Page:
Landmark Verdict Has Homebuyers Asking “Do I Need a Buyer’s Agent?"
For over 100 years, homebuyers have had a pretty sweet deal.
In 1913, the predecessor to the National Association of Realtors (NAR) instituted a rule saying that a home seller’s real estate agent must split their commission equally with the buyer’s agent.
This mandate means the home seller pays the buyer’s real estate agent, typically 3% of the home price.
A landmark verdict could change that. A jury in a Missouri case decided that NAR’s long-standing rule limits competition and should be abolished. It may have paved the way -- nationwide -- for sellers to opt out of paying the buyer’s agent commissions.
According to the New York Times, the verdict is already prompting at least a few buyers to inquire about homes sans-REALTOR®.
Although there are plenty of court battles to come on the issue, first-time homebuyers should start accepting this possibility: pay for their own agent or forego using one at all.
Do Home Buyers Need a Real Estate Agent?
Technically, homebuyers never need to use an agent. They can go it alone if they have the required skills to complete the transaction. However, being your own buyer’s agent is harder than it first appears.
Up until now, there has been little reason not to use a buyer’s agent. After all, the seller is paying for it.
Except in rare cases when one family member sells a home to another with no agents involved, a buyer’s agent is a fantastic idea.
So, faced with paying for one themselves, should buyers use an agent in this potentially new world of real estate? Let’s take a look.
How Buyer’s Agents Help
In today’s world, finding a home is easy. But the ins and outs of buying it are incredibly complex.
Even removing the mortgage process, buying a particular home is a tough decision full of ambiguity. A good agent removes much of that gray area and often makes the decision black and white.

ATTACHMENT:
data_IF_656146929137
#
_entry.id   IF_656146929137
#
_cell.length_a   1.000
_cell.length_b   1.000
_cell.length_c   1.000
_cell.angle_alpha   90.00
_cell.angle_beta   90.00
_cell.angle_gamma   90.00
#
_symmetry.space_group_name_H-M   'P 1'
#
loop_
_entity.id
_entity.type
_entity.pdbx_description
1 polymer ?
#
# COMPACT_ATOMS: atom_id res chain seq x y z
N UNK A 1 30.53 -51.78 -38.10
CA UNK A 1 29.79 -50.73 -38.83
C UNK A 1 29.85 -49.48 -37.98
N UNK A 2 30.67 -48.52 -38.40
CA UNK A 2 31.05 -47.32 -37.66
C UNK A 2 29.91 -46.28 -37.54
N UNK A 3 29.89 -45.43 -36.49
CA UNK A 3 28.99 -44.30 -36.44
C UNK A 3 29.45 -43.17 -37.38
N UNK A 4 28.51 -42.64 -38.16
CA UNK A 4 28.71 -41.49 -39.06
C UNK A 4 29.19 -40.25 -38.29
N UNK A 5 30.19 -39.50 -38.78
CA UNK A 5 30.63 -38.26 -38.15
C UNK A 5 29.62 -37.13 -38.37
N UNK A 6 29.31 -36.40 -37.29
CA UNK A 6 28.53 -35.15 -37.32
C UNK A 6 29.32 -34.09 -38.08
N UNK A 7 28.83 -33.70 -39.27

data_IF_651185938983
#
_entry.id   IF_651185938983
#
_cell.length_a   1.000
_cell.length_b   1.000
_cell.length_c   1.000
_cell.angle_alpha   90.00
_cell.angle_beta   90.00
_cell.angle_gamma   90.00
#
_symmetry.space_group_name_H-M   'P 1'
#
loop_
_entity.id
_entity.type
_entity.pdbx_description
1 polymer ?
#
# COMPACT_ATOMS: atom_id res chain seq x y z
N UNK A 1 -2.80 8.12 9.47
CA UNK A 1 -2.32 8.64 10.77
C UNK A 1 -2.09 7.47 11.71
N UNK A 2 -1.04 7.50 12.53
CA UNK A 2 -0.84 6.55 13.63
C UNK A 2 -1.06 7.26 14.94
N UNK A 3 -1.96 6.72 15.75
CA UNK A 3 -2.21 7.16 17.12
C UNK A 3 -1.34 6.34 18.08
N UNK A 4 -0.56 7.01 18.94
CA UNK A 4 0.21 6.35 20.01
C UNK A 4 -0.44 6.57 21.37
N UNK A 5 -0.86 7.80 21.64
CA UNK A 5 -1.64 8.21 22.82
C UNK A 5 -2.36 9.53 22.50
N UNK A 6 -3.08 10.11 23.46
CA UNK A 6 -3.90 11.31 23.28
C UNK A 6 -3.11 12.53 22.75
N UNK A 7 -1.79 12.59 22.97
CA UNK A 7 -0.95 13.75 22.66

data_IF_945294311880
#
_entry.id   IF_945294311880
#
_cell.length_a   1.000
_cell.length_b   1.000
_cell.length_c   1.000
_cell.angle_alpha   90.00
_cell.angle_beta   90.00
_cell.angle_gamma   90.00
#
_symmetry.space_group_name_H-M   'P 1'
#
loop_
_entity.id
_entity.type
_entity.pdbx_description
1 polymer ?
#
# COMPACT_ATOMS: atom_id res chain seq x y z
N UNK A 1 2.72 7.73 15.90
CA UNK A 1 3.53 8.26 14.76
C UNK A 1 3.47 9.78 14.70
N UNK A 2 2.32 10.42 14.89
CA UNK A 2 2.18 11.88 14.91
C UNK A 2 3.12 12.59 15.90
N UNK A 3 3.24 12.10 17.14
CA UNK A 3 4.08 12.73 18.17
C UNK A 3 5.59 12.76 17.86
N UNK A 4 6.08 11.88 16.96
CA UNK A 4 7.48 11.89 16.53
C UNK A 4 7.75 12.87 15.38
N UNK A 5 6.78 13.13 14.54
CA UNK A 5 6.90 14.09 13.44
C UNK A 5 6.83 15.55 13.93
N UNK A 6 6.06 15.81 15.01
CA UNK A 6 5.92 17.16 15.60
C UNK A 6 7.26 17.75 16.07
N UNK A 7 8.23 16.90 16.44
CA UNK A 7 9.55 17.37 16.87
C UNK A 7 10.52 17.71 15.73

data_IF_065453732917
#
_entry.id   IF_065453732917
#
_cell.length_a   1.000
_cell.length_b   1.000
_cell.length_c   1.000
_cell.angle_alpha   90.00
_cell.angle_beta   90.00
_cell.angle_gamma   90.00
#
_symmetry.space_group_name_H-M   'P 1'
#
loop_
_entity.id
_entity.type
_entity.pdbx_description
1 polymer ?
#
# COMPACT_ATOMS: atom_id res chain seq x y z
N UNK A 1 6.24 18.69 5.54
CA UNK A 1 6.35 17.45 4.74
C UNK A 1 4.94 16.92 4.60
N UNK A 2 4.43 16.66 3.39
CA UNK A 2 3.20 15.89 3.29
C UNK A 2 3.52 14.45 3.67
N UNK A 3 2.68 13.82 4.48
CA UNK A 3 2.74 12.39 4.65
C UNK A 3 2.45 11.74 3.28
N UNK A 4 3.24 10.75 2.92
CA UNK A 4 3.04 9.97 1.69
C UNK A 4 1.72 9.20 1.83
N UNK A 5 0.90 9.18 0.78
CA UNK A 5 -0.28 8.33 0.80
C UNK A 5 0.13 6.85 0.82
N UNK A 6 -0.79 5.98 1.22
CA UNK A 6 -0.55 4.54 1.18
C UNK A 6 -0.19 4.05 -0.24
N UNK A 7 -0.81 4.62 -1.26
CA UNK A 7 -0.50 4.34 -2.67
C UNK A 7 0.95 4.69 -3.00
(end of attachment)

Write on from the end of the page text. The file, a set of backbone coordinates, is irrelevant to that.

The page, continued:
A buyer’s agent represents the buyer’s interests. The seller’s agent is only concerned with the seller’s interests. A buyer with no agent is 100% responsible for negotiation, drafting a fair contract, and knowing the steps to complete the transaction. Most seller’s agents will simply out-skill even experienced buyers.
When you make an offer on a home, you’ll notice that the contract is at least 20 pages long. Why? Some parts are there to comply with state and local law, other parts are to protect you during the transaction.
Most buyers would not know how to put together a solid purchase contract on their own.
For example, a financing contingency gives the buyer an “out” if financing falls through. An inspection contingency protects the buyer from buying a home in need of expensive repairs.
The purchase contract is one of the most important pieces of perhaps the biggest purchase of someone's life.
Ask any real estate agent and they’ll tell you they learn something new on every transaction, and no two homes are alike.
An agent brings context to the issues that buyers will undoubtedly face.
For instance, what are the risks of buying a home with a septic system or well? Will a greenbelt behind the house eventually be full of homes? Does it matter if that structure in the backyard is to code?
A good buyer’s agent can pay for themselves. For example, the buyer’s agent knows the local market is soft and advises an offer of $5,000 below asking price.
In addition, she negotiates $7,500 in closing costs in lieu of repairing inspection items. The seller’s agent accepts both requests.